What to do about that foreshore and seabed?

Peter Dunne looks at the prospects for a less fevered and Winston-less revisiting of the foreshore and seabed for all New Zealanders.

When the Court of Appeal ruled in 2003 that Maori had a right to take a case to the Maori Land Court over ownership of the foreshore and seabed, it, like the rest of New Zealand, could hardly have imagined the controversy it was unleashing.

While in retrospect it might have been better for the case to proceed, the previous Labour-led government understandably felt that decisive action was needed to make it clear that the foreshore and seabed remained the preserve of all New Zealanders, and that no form of exclusive ownership would be contemplated.

Hence, the start of the rocky journey that led to the Foreshore and Seabed Act 2004, giving rise to the formation of the Maori Party along the way and the subsequent switch of sufficient Maori political support from Labour to put the Maori Party in a position in which it could credibly demand repeal of the legislation as part of a confidence and supply agreement with the National Party in 2008.

There were other alarms along the way. Originally, Labour was supportive of UnitedFuture's proposed solution that the old concept of public domain, whereby access to the foreshore and seabed would be regarded as the inalienable and indivisible right of Maori and Pakeha alike, was the favoured approach.

However, defections within Labour at the time meant the government did not have the numbers to pass such legislation, so had to turn to NZ First for support. Its jingoistic price was that any reference to public domain be dropped, and the consequence was the much criticised 2004 legislation that Labour and NZ First pushed through Parliament, against the opposition of every other party at the time, UnitedFuture included. Today, NZ First is no longer in Parliament, and the matter is back on the table.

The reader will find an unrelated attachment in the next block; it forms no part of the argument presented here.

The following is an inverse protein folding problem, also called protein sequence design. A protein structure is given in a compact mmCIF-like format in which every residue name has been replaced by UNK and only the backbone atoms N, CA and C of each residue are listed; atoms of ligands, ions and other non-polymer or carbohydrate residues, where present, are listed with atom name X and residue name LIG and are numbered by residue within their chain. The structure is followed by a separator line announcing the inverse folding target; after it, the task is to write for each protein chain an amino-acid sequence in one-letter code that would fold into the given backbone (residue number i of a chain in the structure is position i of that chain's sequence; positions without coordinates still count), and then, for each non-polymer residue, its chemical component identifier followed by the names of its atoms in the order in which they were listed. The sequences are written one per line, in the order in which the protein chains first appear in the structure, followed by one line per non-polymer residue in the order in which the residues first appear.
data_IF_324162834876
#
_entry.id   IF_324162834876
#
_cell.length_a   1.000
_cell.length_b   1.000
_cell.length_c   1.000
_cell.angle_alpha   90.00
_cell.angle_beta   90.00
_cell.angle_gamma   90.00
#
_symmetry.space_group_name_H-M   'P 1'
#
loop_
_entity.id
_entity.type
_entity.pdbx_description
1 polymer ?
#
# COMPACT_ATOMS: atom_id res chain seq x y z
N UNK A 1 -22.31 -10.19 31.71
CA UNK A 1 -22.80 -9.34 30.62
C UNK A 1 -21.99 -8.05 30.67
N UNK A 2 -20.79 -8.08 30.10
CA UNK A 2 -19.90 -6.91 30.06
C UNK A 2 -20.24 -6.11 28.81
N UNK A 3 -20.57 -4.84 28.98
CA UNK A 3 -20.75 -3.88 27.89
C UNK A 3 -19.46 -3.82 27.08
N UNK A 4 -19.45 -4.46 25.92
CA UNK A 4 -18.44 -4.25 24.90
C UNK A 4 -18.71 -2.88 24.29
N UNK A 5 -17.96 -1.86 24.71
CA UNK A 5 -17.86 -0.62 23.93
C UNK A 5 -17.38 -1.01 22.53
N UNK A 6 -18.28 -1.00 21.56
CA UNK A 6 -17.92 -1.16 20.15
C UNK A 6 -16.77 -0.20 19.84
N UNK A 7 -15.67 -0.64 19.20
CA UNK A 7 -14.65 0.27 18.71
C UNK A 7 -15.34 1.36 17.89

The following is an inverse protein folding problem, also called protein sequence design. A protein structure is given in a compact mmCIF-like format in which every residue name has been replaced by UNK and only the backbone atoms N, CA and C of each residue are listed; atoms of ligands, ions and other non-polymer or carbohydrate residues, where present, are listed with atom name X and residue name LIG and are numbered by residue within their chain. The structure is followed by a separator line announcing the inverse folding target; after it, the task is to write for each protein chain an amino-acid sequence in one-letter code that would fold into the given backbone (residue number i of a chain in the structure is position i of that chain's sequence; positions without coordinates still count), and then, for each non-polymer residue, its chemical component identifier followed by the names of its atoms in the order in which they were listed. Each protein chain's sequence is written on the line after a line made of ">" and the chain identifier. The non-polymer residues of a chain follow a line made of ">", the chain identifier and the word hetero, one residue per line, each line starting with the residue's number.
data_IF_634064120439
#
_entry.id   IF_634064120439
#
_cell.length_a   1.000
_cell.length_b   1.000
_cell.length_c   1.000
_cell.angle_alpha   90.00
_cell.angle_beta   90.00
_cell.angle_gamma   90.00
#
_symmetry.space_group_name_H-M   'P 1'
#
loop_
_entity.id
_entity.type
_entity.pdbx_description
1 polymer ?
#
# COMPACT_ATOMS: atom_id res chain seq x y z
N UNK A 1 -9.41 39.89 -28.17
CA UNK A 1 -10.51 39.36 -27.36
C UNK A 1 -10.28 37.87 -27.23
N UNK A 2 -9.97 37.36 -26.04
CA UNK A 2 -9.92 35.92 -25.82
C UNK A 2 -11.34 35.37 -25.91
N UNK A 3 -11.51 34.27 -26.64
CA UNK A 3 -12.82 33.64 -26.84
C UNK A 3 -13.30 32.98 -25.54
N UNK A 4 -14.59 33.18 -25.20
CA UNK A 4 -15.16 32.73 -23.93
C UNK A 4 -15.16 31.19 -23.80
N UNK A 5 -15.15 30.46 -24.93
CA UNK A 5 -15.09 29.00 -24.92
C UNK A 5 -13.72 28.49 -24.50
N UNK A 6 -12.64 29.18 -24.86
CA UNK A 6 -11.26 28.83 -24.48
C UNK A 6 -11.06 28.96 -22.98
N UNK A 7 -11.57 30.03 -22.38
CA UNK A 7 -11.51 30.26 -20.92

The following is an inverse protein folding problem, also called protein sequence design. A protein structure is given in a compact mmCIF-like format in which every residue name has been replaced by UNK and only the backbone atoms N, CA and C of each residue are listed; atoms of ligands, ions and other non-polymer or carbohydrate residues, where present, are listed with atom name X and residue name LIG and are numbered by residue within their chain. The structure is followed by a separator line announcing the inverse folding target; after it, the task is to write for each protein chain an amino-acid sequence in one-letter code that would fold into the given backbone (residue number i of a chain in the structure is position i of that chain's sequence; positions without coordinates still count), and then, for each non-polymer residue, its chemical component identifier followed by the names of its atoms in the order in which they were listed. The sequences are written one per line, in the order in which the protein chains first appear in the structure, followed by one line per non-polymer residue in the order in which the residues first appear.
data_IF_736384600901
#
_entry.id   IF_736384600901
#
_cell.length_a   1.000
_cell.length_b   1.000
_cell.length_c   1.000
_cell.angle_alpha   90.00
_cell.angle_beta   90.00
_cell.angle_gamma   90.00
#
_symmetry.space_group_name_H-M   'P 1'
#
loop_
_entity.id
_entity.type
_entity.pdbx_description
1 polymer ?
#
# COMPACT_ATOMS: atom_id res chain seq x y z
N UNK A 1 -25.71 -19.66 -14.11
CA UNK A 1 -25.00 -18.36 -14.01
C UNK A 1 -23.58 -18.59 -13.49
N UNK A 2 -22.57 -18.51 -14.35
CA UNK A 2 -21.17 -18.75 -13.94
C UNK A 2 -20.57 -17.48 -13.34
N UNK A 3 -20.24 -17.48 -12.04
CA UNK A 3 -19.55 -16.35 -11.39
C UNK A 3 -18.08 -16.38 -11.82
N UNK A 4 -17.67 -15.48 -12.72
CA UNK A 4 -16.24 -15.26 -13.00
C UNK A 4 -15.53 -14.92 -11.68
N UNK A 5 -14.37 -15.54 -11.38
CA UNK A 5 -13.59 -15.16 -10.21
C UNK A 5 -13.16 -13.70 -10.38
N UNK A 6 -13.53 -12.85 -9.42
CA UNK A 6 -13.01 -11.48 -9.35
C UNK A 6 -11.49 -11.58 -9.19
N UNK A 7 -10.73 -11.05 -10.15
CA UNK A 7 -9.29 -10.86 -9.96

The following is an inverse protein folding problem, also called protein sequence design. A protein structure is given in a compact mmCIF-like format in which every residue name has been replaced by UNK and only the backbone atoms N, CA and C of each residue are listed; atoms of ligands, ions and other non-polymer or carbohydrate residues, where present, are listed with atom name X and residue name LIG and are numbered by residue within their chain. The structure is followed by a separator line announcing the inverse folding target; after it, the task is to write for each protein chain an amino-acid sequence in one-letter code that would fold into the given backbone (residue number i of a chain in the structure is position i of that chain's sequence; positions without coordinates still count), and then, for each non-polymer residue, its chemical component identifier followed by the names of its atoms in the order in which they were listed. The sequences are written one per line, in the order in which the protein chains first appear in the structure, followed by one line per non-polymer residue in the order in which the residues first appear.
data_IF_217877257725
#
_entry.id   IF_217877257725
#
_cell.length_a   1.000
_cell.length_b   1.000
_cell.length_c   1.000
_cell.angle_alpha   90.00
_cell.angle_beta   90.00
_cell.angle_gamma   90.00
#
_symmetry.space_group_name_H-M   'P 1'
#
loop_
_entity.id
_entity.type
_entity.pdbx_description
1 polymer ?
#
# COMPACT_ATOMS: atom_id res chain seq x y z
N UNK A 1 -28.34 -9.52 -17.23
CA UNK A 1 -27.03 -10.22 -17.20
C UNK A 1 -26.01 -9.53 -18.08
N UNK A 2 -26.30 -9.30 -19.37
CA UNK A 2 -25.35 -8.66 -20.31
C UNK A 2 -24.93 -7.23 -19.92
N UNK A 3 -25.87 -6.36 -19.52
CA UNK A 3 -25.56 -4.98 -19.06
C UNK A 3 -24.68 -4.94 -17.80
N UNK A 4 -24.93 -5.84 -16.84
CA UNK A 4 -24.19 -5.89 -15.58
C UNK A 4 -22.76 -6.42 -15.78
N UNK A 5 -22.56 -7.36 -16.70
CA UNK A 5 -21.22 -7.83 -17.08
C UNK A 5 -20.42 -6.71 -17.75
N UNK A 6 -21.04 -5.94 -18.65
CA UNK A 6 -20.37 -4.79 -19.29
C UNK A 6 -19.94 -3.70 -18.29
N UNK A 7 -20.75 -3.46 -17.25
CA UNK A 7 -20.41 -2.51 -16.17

The clock cannot be turned back to 2003, so a durable political solution that respects the interests of all is required.

For Maori, the issues of preserving their traditional relationship with the foreshore and seabed are as strong as ever. So too, is the concern of other New Zealanders that their assumed traditional rights of access to the beach carry on as they always have done.

It is in this context that the notion of public domain or a suitable New Zealand variation of it, is worth reconsidering.

We have all learnt a lot in the past few years. Maori are not about to take over the beaches, nor were they ever seeking to do so. As those few places blessed with a decent summer this year have shown, public access to the country's foreshore and seabed remains as unimpeded as it has always been.

We are all showing the innate New Zealand ability to get along and let the other person do their thing.

When Parliament looks afresh at the issue, as it will this year, it will be seeking to give legislative certainty to this balance. The concept of public domain may yet hold the key to resolving the controversy unleashed in 2003.

Peter Dunne is the leader of UnitedFuture.